Every Sunday, without fail, I turn first to the portion of our local newspaper that features a column by the county Extension Horticultural agent. There is just something comforting and satisfying about having that weekly local perspective on my garden travails in Kansas. In a similar vein, although I don't often feel that I've been shortchanged by never living nor gardening in our nation's capital, I do regret that I never had the pleasure of anticipating the Washington Post's Earthman columns from the late, great Henry Mitchell.
"A stout plastic bag of manure is a splendid gift. I think a whole load (of manure) is too much like giving emerald cuff links--a bit much and rather improper, unless you know the gardener well."
"Peace comes to the gardener when at last he has all his flowers in reasonable and sane balance--the day after the undertaker comes."
"The trouble is--one trouble is--I like agaves, the bigger the better. Well, these things work themselves out. Sometimes the gardener gets hit by a truck before he has to face the fact that the house won't hold but so many..."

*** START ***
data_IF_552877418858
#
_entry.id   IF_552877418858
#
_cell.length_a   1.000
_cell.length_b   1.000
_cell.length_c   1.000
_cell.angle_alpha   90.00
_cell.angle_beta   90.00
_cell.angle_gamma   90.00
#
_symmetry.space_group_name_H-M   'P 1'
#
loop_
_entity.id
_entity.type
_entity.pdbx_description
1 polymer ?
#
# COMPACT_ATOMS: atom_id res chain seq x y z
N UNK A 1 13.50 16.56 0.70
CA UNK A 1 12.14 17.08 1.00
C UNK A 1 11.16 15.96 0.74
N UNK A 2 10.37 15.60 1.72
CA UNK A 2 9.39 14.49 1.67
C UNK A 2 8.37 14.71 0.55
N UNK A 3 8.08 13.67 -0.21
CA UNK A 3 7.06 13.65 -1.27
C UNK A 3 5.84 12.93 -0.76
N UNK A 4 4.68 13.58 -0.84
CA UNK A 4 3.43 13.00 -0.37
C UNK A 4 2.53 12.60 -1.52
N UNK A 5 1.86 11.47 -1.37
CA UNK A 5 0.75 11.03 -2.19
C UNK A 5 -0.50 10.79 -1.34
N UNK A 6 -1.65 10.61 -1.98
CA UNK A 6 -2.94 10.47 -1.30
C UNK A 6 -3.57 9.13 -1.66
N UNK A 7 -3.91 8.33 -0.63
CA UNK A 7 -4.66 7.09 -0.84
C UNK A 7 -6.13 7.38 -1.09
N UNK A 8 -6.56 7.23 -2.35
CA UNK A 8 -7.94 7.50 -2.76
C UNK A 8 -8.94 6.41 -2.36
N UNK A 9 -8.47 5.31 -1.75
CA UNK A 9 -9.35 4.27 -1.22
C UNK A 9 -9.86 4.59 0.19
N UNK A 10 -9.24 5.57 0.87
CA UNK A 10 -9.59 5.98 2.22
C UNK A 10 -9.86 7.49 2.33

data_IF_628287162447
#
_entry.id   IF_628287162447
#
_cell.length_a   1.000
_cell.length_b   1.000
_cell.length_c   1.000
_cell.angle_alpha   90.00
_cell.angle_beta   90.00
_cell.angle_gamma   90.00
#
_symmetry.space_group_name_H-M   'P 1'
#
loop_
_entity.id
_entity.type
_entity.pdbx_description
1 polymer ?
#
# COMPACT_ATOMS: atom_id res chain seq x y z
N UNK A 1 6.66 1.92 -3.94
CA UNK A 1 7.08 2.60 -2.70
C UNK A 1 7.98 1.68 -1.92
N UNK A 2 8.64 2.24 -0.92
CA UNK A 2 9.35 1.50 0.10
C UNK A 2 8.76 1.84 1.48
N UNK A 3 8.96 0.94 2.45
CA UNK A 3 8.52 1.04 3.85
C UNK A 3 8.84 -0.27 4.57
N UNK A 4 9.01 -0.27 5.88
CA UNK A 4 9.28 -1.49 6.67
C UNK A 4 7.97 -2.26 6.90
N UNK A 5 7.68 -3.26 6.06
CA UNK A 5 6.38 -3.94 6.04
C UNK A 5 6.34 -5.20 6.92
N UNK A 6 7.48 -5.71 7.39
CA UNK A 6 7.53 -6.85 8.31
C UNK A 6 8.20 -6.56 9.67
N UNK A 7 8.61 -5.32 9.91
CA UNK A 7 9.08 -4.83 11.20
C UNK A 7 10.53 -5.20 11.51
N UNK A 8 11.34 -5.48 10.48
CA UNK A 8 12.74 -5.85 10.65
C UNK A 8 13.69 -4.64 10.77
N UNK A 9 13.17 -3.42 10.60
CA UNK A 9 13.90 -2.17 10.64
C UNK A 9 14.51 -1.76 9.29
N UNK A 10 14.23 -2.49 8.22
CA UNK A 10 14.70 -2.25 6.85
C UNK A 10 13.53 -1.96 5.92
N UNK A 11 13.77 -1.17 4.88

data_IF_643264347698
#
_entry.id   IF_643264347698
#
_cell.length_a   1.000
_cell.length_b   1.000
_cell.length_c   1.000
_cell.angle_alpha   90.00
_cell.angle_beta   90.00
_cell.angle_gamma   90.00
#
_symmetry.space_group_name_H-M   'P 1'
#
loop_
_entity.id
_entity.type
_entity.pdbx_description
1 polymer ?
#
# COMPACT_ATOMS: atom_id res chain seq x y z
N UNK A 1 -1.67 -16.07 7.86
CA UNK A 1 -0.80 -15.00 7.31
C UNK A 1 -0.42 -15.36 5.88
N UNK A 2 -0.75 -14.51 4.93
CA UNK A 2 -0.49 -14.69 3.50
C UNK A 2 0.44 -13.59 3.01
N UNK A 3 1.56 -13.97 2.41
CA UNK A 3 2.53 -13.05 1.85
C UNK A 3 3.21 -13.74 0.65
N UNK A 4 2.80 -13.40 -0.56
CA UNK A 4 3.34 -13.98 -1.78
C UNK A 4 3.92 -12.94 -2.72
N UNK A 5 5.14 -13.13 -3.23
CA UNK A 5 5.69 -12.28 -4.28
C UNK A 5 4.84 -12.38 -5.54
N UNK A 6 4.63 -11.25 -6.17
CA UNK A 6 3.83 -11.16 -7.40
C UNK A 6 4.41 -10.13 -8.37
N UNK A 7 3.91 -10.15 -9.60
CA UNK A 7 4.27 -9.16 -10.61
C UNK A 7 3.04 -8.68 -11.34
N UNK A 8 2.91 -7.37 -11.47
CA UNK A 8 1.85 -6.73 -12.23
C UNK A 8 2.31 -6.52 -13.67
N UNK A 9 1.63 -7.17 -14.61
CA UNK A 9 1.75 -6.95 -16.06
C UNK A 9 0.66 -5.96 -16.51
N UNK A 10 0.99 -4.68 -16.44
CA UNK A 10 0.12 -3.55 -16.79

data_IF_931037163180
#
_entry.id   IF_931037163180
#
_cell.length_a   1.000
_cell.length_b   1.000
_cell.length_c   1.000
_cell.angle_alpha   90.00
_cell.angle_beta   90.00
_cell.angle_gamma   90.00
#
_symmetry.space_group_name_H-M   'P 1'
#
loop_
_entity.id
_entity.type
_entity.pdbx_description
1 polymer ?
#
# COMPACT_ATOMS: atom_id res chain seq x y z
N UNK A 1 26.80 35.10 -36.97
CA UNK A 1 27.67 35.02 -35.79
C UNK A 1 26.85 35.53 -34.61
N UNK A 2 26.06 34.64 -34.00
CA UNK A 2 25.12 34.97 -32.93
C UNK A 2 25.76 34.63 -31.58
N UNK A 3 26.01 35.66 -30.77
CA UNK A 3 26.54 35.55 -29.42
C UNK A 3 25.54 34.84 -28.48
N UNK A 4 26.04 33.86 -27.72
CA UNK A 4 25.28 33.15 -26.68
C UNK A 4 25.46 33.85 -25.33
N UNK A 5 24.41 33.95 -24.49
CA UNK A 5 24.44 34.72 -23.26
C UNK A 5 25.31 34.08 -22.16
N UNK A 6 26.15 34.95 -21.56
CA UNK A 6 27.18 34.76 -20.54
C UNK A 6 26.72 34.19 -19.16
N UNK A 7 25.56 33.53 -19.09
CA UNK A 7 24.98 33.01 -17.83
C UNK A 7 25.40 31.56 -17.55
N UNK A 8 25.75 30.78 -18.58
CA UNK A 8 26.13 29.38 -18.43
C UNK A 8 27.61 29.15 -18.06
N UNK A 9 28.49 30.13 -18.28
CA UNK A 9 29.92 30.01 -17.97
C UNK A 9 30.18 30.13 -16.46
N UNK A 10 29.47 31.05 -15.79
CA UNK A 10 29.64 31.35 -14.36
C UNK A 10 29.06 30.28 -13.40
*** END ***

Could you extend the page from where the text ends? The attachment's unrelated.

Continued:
"It sounds very well to garden a "natural way." You may see the natural way in any desert, any swamp, any leech-filled laurel hell. Defiance, on the other hand, is what makes gardeners."
I even used a quote from The Essential Earthman for the opening chapter of my own garden manuscript, Garden Musings, repeating the immortal statement that "Wherever humans garden magnificently, there are magnificent heartbreaks. It is not nice to garden anywhere. Everywhere there are violent winds, startling once-per-five-centuries floods, unprecedented droughts, record-setting freezes, abusive and blasting heats never known before.” My only wish now, with Christmas coming on, is that the Washington Post and Mr Mitchell's family would release a "complete collection" of the Earthman columns so that we could judge the best for ourselves, unfiltered and raw as Mr. Mitchell intended.